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First Name: Joseph

Last Name: O'Callahan

Birthplace: Boston, MA, USA

Gender: Male

Branch: Navy (present)


Middle Name: Timothy

Date of Birth: 14 May 1950

Date of Death: 18 March 1964

Rank or Rate: Captain

Years Served: 1940-1953
Joseph Timothy O'Callahan
'Father Joe'

•  World War II (1941 - 1945)


Joseph Timothy O'Callahan

Captain, U.S. Navy

Medal of Honor Recipient

World War II

Captain Joseph Timothy O'Callahan (14 May 1905 - 18 March 1964) was a Jesuit priest and, during World War II, a U.S. Navy officer and chaplain. He was awarded the U.S. military's highest award for valor, the Medal of Honor, for his heroic actions during World War II.

Joseph Timothy O'Callahan was born on 14 May 1905, in the Roxbury neighborhood of Boston, MA. He joined the Society of Jesus (Jesuits) in 1922, shortly after graduating from Boston College High School. He began the 13 years of required training for a Jesuit at St. Andrew's College, Poughkeepsie, NY; he received the Bachelor of Arts degree in 1925 and his Master of Arts degree in 1929. Specializing in Mathematics and Physics in addition to Religious Philosophy, he was ordained in the Jesuit Order in 1934. He was a Professor of Mathematics, Philosophy, and Physics at Boston College from 1927 to 1937. He then spent a year (1937-38) as a Professor of Philosophy at Weston Jesuit School of Theology (Weston College). He served as the Director of the Mathematics Department at the College of the Holy Cross, Worcester, MA, from 1938 to 1940.

Among his students at Holy Cross was John V. Power, who would himself be awarded the Medal of Honor, although posthumously, during World War II. After the war, while O'Callahan was a patient at Saint Vincent Hospital, he was tended to by Power's sister, nurse Patricia Power Rose.

Appointed Lieutenant, J.G. in the Chaplain Corps of the U.S. Navy Reserve on 7 August 1940, Chaplain O'Callahan progressively advanced in rank and became a Commander in July 1945.

While in active service, O'Callahan reported aboard the USS Franklin on 2 March 1945, just 17 days before she was severely damaged by two bombs from a lone Japanese aircraft that attacked the Franklin at dawn on 19 March 1945. The hangar deck immediately became an inferno of exploding gas tanks and ammunition. Although wounded by one of the explosions after the attack, Chaplain O'Callahan moved about the exposed and slanting flight deck administering the last rites to the dying, comforting the wounded, and leading officers and crewmen into the flames to carry hot bombs and shells to the edge of the deck for jettisoning. He personally recruited a damage control party and led it into one of the main ammunition magazines to wet it down and prevent its exploding. For this action he received the Medal of Honor.

Medal of Honor

Rank and organization: Commander (Chaplain Corps), U.S. Naval Reserve, USS Franklin.

Place and date: Near Kobe, Japan, 19 March 1945.

Citation: For conspicuous gallantry and intrepidity at the risk of his life above and beyond the call of duty while serving as chaplain on board the USS Franklin when that vessel was fiercely attacked by enemy Japanese aircraft during offensive operations near Kobe, Japan, on 19 March 1945. A valiant and forceful leader, calmly braving the perilous barriers of flame and twisted metal to aid his men and his ship, Lt. Comdr. O'Callahan groped his way through smoke-filled corridors to the open flight deck and into the midst of violently exploding bombs, shells, rockets, and other armament. With the ship rocked by incessant explosions, with debris and fragments raining down and fires raging in ever-increasing fury, he ministered to the wounded and dying, comforting and encouraging men of all faiths; he organized and led firefighting crews into the blazing inferno on the flight deck; he directed the jettisoning of live ammunition and the flooding of the magazine; he manned a hose to cool hot, armed bombs rolling dangerously on the listing deck, continuing his efforts, despite searing, suffocating smoke which forced men to fall back gasping and imperiled others who replaced them. Serving with courage, fortitude, and deep spiritual strength, Lt. Comdr. O'Callahan inspired the gallant officers and men of the Franklin to fight heroically and with profound faith in the face of almost certain death and to return their stricken ship to port.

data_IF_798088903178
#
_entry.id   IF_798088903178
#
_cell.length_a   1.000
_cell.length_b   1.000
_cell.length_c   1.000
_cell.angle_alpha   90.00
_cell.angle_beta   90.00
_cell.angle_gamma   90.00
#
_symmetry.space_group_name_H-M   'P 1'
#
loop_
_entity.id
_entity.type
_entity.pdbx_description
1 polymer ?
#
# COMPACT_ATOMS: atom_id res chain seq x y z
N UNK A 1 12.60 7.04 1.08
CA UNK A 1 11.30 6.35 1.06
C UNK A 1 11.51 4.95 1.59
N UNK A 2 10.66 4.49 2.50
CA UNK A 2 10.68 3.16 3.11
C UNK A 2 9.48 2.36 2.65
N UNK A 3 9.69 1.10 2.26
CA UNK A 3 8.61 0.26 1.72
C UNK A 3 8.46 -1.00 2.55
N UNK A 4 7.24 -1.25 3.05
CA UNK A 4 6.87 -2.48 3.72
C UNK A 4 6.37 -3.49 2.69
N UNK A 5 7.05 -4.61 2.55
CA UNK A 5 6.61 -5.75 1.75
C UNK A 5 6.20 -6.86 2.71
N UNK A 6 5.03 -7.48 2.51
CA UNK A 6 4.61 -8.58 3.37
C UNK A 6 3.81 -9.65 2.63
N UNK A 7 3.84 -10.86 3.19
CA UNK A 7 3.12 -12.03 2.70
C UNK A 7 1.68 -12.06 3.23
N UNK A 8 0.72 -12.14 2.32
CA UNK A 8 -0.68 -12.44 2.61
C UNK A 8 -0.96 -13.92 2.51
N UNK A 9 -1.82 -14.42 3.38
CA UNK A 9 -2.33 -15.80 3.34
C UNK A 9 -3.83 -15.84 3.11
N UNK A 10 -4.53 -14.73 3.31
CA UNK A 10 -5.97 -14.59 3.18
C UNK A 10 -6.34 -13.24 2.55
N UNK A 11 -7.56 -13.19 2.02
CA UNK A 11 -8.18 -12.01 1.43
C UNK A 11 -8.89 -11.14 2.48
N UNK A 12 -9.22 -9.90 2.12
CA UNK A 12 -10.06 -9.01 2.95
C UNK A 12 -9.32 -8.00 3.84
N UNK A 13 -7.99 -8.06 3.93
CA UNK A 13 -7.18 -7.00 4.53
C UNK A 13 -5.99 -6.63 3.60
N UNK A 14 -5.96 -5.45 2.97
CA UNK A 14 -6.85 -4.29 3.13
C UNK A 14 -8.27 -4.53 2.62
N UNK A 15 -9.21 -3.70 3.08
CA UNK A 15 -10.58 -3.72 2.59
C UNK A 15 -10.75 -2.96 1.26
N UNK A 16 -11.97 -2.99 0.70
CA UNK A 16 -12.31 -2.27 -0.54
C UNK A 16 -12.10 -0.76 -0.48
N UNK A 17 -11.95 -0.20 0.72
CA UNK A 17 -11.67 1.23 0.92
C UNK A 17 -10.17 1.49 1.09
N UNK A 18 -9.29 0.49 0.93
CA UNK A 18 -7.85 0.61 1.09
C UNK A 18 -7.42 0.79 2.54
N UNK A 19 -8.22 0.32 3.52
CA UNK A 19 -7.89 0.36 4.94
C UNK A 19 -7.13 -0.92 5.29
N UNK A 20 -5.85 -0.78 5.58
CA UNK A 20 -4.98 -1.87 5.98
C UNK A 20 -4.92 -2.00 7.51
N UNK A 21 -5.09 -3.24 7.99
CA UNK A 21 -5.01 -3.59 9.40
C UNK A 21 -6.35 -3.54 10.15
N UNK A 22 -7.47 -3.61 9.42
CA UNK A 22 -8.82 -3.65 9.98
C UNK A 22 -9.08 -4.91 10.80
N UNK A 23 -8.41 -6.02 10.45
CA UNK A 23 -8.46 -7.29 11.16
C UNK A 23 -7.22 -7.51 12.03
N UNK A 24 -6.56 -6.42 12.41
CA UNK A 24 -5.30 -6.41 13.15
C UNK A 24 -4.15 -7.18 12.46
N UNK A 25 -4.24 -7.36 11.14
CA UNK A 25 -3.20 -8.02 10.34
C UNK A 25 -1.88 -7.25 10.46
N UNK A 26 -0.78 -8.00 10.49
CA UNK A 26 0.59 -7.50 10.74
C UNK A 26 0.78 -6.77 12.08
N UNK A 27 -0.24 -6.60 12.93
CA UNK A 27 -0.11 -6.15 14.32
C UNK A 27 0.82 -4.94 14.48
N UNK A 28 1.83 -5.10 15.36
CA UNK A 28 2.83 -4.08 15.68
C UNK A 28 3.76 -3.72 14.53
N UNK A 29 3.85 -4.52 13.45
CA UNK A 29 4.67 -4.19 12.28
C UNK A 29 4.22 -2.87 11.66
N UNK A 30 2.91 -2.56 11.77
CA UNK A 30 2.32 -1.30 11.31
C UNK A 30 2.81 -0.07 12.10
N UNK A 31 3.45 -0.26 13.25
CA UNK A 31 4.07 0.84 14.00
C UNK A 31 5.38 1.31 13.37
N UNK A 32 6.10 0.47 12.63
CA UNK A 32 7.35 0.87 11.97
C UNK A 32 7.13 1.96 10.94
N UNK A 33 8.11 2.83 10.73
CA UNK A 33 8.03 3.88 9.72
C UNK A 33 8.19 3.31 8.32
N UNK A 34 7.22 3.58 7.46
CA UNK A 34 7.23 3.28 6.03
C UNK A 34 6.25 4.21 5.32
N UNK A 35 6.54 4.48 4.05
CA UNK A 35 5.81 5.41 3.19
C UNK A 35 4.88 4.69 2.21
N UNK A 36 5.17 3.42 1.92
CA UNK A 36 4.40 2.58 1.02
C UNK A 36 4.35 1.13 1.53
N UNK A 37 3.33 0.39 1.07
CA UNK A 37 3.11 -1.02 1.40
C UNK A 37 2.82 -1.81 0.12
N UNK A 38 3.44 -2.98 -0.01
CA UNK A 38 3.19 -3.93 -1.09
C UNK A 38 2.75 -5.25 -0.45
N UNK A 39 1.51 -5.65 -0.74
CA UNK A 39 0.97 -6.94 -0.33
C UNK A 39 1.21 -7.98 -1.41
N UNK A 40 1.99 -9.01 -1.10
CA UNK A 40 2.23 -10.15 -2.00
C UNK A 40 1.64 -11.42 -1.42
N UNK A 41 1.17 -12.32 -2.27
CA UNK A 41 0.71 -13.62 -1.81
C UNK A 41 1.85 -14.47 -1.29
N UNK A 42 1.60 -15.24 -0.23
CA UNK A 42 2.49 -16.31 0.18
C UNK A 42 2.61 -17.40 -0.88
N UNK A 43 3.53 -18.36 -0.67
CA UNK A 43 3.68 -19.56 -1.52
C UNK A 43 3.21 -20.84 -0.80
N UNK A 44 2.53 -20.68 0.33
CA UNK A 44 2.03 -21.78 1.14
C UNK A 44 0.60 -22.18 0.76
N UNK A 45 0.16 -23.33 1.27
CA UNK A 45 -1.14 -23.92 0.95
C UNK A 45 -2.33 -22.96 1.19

On 23 January 1946, President Harry S. Truman presented the Medal of Honor to Commander O'Callahan in a White House ceremony during which the Medal was also presented to three other participants.

Post-War Life

O'Callahan returned to Holy Cross in the fall of 1948 as a Philosophy Professor. In 1956, he wrote an account of the attack, titled I was Chaplain on the Franklin.


O'Callahan's service on the USS Franklin is also recounted in the story "Father Joe" by his nephew, storyteller Jay O'Callahan.

The USS O'Callahan (DE-1051), a U.S. Navy destroyer escort later re-classified as a frigate, was named in his honor.

O'Callahan's Medal of Honor "resides in the Archives" at Holy Cross College.

Death and Burial

Captain Joseph Timothy O'Callahan died on 18 March 1964. He is buried at College of the Holy Cross Cemetery in Worcester, MA, in the 1st Row, 1st Grave.

Honoree ID: 1571   Created by: MHOH




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